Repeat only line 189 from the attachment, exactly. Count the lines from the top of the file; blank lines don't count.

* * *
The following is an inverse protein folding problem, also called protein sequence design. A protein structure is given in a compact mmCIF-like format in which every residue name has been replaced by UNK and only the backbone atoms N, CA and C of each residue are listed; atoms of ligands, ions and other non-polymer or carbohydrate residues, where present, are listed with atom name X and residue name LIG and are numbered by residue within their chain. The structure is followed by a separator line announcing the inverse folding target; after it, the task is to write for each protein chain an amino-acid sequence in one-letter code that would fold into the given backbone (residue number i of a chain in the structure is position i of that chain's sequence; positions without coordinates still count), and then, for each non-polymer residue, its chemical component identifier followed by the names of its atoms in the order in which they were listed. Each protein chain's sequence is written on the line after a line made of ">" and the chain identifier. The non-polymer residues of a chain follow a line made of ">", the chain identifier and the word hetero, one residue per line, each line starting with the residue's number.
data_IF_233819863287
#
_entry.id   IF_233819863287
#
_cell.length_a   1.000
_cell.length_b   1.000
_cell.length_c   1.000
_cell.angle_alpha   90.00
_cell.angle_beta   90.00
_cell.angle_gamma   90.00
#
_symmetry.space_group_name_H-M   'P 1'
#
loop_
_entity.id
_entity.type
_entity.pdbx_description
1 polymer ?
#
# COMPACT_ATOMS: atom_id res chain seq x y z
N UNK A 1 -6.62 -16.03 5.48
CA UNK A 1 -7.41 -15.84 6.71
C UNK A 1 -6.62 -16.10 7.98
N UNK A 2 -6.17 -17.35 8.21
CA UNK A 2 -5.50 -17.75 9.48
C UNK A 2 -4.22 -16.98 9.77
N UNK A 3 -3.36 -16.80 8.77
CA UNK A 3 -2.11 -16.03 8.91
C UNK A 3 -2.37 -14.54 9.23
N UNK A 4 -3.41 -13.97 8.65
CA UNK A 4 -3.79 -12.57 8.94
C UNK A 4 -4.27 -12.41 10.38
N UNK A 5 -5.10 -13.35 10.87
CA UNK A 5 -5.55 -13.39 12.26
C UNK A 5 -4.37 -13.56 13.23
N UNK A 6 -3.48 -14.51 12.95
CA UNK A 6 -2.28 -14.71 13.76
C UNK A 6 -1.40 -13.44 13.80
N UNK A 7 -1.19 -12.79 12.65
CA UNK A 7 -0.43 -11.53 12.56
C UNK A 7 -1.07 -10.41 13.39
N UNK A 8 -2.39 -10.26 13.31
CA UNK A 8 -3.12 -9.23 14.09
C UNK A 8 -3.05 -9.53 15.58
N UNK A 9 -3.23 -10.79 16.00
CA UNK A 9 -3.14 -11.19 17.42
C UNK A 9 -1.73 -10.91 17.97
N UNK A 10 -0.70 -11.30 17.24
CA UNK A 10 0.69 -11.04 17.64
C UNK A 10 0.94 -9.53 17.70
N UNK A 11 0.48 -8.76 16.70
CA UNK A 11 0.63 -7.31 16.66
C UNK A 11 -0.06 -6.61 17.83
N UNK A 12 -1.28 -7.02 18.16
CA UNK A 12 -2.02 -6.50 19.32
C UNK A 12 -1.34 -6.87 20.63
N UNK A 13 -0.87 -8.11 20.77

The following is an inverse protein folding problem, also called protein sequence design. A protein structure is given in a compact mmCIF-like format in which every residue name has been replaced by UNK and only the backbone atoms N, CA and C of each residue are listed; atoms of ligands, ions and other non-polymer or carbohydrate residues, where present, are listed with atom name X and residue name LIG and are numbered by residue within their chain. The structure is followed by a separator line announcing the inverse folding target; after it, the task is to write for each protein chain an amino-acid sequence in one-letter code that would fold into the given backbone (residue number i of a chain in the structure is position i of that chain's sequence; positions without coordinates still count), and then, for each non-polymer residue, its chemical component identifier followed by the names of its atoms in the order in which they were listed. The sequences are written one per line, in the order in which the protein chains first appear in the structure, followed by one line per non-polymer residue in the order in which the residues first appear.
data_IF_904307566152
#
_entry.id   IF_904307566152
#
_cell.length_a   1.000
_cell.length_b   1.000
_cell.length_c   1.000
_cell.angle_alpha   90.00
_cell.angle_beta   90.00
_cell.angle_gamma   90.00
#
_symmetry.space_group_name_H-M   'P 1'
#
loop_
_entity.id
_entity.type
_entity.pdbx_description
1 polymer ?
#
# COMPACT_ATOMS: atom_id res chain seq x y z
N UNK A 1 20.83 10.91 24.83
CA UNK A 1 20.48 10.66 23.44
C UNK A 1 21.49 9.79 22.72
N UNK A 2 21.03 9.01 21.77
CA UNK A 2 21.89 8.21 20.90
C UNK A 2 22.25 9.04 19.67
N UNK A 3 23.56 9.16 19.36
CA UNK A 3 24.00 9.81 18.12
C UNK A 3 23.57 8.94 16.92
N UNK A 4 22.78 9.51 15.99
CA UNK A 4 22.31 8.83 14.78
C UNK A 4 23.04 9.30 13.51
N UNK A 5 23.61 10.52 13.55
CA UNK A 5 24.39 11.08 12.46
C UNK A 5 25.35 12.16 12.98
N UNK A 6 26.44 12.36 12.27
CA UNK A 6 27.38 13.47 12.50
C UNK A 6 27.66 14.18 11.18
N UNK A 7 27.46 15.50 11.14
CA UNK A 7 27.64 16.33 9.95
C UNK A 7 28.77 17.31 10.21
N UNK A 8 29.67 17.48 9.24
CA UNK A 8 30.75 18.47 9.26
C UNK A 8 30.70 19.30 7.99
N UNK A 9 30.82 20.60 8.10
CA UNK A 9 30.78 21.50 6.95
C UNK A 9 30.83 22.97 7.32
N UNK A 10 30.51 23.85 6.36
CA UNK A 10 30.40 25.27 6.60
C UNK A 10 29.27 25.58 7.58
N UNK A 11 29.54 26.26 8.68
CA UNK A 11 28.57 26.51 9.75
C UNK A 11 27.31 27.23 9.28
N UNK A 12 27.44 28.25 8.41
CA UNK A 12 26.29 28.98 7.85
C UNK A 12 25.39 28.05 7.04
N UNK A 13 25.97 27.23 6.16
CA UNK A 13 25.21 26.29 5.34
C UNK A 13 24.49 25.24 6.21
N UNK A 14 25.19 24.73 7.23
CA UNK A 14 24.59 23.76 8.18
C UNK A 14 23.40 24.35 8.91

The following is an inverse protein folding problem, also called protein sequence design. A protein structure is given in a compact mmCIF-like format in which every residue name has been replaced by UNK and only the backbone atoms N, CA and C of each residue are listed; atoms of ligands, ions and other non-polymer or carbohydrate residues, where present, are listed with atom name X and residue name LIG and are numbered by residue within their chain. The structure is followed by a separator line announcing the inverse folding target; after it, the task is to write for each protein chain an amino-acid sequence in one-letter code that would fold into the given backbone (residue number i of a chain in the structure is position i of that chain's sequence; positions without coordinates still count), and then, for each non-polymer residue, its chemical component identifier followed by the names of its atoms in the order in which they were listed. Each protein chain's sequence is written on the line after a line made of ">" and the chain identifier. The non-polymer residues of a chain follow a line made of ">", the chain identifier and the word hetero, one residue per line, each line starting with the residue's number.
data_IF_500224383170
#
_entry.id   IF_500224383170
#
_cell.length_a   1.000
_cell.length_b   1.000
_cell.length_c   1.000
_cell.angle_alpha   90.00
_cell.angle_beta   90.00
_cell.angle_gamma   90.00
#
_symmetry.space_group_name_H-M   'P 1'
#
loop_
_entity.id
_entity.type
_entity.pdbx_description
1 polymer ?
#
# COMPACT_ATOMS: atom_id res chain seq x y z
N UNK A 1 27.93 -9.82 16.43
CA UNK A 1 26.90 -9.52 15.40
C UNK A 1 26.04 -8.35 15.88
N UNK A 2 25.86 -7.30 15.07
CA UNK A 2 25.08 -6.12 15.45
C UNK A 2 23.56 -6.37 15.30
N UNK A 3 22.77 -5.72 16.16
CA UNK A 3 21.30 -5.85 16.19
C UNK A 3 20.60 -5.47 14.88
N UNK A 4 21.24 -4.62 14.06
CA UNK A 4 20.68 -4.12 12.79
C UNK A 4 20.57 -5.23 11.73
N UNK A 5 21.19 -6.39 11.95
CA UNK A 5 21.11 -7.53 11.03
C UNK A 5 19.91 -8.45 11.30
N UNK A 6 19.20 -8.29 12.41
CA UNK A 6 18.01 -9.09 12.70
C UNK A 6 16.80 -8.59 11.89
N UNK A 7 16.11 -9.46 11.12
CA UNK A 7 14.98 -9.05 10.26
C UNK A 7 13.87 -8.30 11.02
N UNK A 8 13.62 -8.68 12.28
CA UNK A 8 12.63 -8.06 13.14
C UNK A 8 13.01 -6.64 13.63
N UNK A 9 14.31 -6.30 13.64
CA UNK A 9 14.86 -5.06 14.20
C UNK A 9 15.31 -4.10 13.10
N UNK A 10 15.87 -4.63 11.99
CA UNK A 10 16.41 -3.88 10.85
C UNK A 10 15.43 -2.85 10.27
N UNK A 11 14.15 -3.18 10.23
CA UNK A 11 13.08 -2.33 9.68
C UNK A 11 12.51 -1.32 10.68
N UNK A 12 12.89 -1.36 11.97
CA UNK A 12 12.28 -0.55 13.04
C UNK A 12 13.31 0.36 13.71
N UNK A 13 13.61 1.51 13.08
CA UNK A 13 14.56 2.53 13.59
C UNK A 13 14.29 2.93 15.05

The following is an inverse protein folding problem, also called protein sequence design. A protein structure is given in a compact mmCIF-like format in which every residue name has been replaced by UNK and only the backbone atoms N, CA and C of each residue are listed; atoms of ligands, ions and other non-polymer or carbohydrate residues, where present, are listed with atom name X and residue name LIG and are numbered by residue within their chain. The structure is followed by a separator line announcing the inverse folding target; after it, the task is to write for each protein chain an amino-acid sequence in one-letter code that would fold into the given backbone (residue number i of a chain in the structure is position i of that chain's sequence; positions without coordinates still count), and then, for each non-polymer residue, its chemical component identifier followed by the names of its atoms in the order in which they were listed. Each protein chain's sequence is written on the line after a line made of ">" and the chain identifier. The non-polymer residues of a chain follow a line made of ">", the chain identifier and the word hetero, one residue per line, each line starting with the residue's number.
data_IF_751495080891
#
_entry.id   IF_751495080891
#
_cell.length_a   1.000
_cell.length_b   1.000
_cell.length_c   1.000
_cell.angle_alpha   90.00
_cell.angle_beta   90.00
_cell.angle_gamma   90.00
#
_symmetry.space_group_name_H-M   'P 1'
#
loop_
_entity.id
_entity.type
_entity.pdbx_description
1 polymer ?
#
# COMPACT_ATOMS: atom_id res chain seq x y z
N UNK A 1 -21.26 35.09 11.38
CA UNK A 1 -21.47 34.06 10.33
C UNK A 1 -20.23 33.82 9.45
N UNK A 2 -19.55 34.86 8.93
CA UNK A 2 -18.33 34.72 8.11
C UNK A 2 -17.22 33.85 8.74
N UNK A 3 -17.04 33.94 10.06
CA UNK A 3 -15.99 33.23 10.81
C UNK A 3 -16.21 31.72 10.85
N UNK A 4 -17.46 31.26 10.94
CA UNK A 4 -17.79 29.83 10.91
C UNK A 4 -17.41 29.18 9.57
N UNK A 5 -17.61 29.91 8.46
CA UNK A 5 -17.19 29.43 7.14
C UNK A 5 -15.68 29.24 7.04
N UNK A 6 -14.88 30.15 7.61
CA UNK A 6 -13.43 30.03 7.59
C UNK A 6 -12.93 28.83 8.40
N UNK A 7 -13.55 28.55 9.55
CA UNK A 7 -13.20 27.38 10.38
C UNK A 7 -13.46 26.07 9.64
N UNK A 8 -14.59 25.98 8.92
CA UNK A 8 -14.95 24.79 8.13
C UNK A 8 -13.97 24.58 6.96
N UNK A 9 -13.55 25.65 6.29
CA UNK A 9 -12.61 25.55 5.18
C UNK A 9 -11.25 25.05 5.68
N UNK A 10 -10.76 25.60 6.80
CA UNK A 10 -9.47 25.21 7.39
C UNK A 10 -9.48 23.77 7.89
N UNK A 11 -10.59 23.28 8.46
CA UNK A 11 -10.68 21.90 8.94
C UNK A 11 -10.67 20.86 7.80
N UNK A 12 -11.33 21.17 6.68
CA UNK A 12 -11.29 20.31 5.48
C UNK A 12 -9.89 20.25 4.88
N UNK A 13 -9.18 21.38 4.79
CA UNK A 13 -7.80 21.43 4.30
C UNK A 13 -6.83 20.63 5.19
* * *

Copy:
_cell.length_c   1.000